By Michael Brody RESEARCH ASSOCIATE Wilton Woods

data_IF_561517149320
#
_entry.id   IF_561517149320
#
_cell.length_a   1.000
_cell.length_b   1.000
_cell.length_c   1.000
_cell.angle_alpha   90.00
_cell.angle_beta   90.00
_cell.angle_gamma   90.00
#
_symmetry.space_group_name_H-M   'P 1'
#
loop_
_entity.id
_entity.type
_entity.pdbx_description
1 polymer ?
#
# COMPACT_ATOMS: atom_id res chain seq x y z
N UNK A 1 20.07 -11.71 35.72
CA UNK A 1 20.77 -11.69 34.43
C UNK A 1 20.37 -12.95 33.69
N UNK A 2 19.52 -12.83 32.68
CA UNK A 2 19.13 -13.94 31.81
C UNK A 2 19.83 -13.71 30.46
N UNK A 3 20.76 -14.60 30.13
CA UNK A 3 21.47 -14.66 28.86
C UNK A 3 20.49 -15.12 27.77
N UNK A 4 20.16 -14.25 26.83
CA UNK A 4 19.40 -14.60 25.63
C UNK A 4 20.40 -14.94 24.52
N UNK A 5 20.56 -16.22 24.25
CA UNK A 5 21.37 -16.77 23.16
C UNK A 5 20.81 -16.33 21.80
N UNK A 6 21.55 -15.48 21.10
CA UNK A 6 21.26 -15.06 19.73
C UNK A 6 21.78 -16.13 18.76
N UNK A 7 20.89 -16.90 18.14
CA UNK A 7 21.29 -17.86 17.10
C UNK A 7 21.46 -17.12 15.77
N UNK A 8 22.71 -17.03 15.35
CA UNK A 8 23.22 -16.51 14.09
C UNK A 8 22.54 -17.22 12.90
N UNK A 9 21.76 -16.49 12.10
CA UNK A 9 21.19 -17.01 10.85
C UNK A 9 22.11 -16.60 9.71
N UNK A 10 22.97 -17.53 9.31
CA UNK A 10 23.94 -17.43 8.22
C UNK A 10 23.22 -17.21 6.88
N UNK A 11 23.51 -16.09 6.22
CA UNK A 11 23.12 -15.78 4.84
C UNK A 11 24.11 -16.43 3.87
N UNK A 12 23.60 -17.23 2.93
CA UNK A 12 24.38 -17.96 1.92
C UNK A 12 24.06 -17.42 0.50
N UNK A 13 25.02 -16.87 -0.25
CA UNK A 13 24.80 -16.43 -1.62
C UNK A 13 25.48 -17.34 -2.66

(FORTUNE Magazine) – SIERRA: IBM'S NEW MONEY MACHINE The Armonk giant is counting on its most advanced line of mainframes for a lot. The hurry-up introduction of a basic model may save the company from turning in its first no-growth year since 1979. Once established, the line could earn a quarter of IBM's profits. IBM'S DEADLIEST ENEMY in the computer business is IBM ''ghostware.'' Those specters -- rumors of impending new and better models -- frighten customers away from the company's current machinery. The phenomenon has bedeviled IBM since the Sixties and was especially spooky this year when the company introduced an important new product: its most advanced mainframe, the model 3090, known as the Sierra. But this time Big Blue proved a remarkably skillful ghostbuster. It came out of worse than usual circumstances in better than usual shape. The problem was on John F. Akers's desk when he took over as chief executive in February. Although IBM was predicting ''solid'' sales and earnings growth in 1985, with a projected increase in product shipments of about 30%, those forecasts were looking shaky. The mighty dollar was slashing foreign sales and shrinking profits translated from foreign currencies. U.S. economic growth was slowing and dragging much of the computer market down with it. And sales of IBM's most advanced mainframe computers, known in the industry as the 3080 series (officially the 308X series), had been hit hard since the end of last year by rumors that the next generation was about to be introduced. IBM calls that new series the 3090; Sierra was once its code name. Despite all the talk about personal computers and desktop work stations, mainframes are IBM's most important business by far, accounting for a quarter of sales and half of profits. The company's top line of mainframes accounts for up to a quarter of earnings, so IBM has special reason to worry when an anticipated new model starts squelching sales of its predecessor. This time the computer industry's rumor mills began grinding themselves into a frenzy over Sierra even earlier than usual, long before IBM was ready to unveil the machine. By last fall whispers abounded that prototypes of the new mainframe were being tested at so-called beta test sites, on the premises of two or three major customers sworn to secrecy. IBM insists those rumors were wrong, but they had their effect. With Sierra seemingly imminent, orders for the 3080 series began to dry up. Reports Richard Kazan, president of Capital Associates International, a large computer-leasing firm: ''In the last six weeks of the year, when usually you see some of your heaviest volume, we did almost no volume in the 3080 series.'' The bad news was that IBM didn't plan to start shipping the Sierra in quantity before November 1985. This meant that for as much as a year, customers might avoid the 3080 series yet be unable to get a 3090. Those who needed immediate computing power might simply upgrade the machines they had or buy a used model. Worse, they might turn from IBM to the plug-compatible manufacturers, Amdahl (48% owned by Fujitsu) and National Advanced Systems (a subsidiary of National Semiconductor and a sales agent for Hitachi), whose machines mimic IBM's but cost less. Desperate IBM users might even go to the Bunch: Burroughs, Univac (now Sperry Corp.), NCR, Control Data, and Honeywell. These companies produce computer systems that don't harmonize with IBM's but compete with them. IBM began to strike back on February 12, when it formally announced the introduction of the Sierra. As usual, the company treated this major announcement like a ho-hum affair. It was buried in a list of about 40 new products, which led off with ''enhancements'' of the 3080-series computers and included price cuts on certain 3080-series processors and support systems -- and incidentally announced the new machine the whole industry had been waiting for. While IBM has remained customarily taciturn about its ghostbusting strategy, a consensus of former employees, customers, and industry analysts suggests that the plan had several elements. IBM's first aim was to save the market for the 3080 series. The company stressed that the 3090 was strictly ''an evolutionary approach to giving customers an expanded processor capability,'' according to an IBM marketing vice president, William J. Filip. The plain- vanilla 3090-200, as it's known, is scarcely more powerful than the top model in the older series, the 3084-Q. Industry consultants rate both at about 28 MIPS -- that is, capable of executing 28 million instructions per second, the standard unit of computer horsepower. The 3090-200 costs slightly more than the 3084-Q, which IBM discounted when the 3090 was announced, so the crucial ratio of price to performance isn't strikingly better for the 3090. IBM's implicit message: maybe it still made sense to buy from the 3080 series. That message left a lot of corporate data-processing executives who had plenty of 3080-series power on hand wondering why they should move over to the new machine. So while trying to persuade mainly middle-market customers that the 3080 still had a lot of virtues, Big Blue's salesmen were telling their biggest clients, according to industry analysts, that there was much more to the Sierra than the public announcement revealed. Some curiosity-provoking innovations in the machine's internal architecture suggest that the computer can be upgraded in ways that haven't been announced. Salesmen reportedly made it clear that peripheral equipment and performance kickers to come later would leave anyone without the Sierra at a hopeless disadvantage. The strategy worked. Many major customers ordered the machine. The lure of its advanced technology was too strong to resist -- even though IBM has priced the Sierra high. Prospective Sierra customers have been grumbling about the absence of any dramatic drop in the price-performance ratio with the model 200 and the difficulty of getting discounts on the new machine. ''It's been more difficult to deal with IBM,'' says American Airlines senior vice president Robert W. Baker. IBM can get away with high prices, industry analysts say, because it dominates the U.S. mainframe market -- its share is close to 80%. New computer lines are always most expensive when they're introduced; after that, manufacturers customarily cut prices 10% to 15% a year. Veteran analyst Ulric Weil of Morgan Stanley says of the Sierra introduction: ''IBM is very smart on pricing. They are very clever about fine-tuning the pricing curve.'' Frank Gens, an analyst with International Data Corp., a Framingham, Massachusetts, consulting firm, points out that neither the plug-compatible manufacturers nor the Bunch have profit margins that would allow them to win a price war against their giant competitor. So IBM has lots of pricing flexibility. IBM's tactics, carried out through the late winter and spring, produced plenty of orders for the 3090. But sales of the 3080 continued to languish. That made the company's biggest problem getting the new machines out the door faster than originally planned. In the tough economy, the company faced sagging 1985 sales and earnings unless it could start delivering 3090-200s in quantity before November. In mid-June, Akers was forced to admit to security analysts that, contrary to earlier and rosier forecasts, earnings and sales might not grow at all in 1985. For a company that venerates steady growth, that prospect was horrifying. Akers also announced that shipping of the Sierra would begin in October, but that news wasn't good enough to overcome the shock of the financial forecast. IBM's shares plunged amid a general sell-off in technology stocks that knocked the entire stock market for a loss. A few weeks after Akers's talk, IBM began telling its biggest customers privately that delivery of Sierra machines would be moved up much further. The company is tight-lipped about how it managed the feat, though an industry analyst who follows IBM closely says flatly, ''Production and engineering at IBM really had their arms twisted to promise those things as early as they're sending them.'' In any case the assembly lines in Poughkeepsie, New York, which turn out the Sierra, got the job done. IBM's second-quarter results were weak, as expected -- sales and earnings, haunted by the looming Sierra introduction, were down from a year earlier. But on the same day that IBM released those figures, it announced news that completely overshadowed them: the Sierra would start being shipped in late August. The stock market quickly appreciated the impact that the accelerated shipments will likely have. IBM's shares, which had hit an all-time high of $138.25 in February, bottomed out at $117.375 after Akers's grim statement in June. Since the announcement of the new shipping schedule, they have rebounded to more than $130. Revenues and earnings should start to recover in the third quarter -- which one security analyst had previously expected to be ''as soft as puppy poop.'' By the end of the fourth quarter, likely shipments of around 500 new mainframes, costing at least $5 million apiece, will give IBM a shot at some increase in revenues and earnings for 1985 over 1984. Profits then were $6.6 billion, or $10.77 per share, on revenues of $45.9 billion. WITH ITS DIFFICULT birth over, the Sierra looks robust. IBM has a 15-month order backlog, and analysts Richard Imershein and Marc Butlein of the Gartner Group, a Stamford, Connecticut, technology research firm, say their surveys show that more than 2,000 machines were ordered for U.S. delivery during the first two weeks IBM accepted orders. Some of those orders may evaporate, since the computer industry has never required deposits from customers. But some may also turn into orders for the more powerful 3090-400, priced at $9.3 million for an estimated 50 MIPS of computing power. Though the model 400 isn't officially due until the second quarter of 1987, Butlein and other analysts expect it to be delivered earlier, possibly in the third quarter of 1986. Frank Gens of International Data Corp. concludes that ''IBM made the best of a bad situation and handled the Sierra introduction about as skillfully as one could hope for.'' But IBM is conjuring new ghosts -- in the form of new technology -- faster than ever. That makes ghostware a problem that won't go away. Though the painful launch of the 3090-200 is over, that machine is already haunted by the specter of the 3090-400. And many in the industry feel sure that a 3090-600, so far unannounced, looms just a few years away.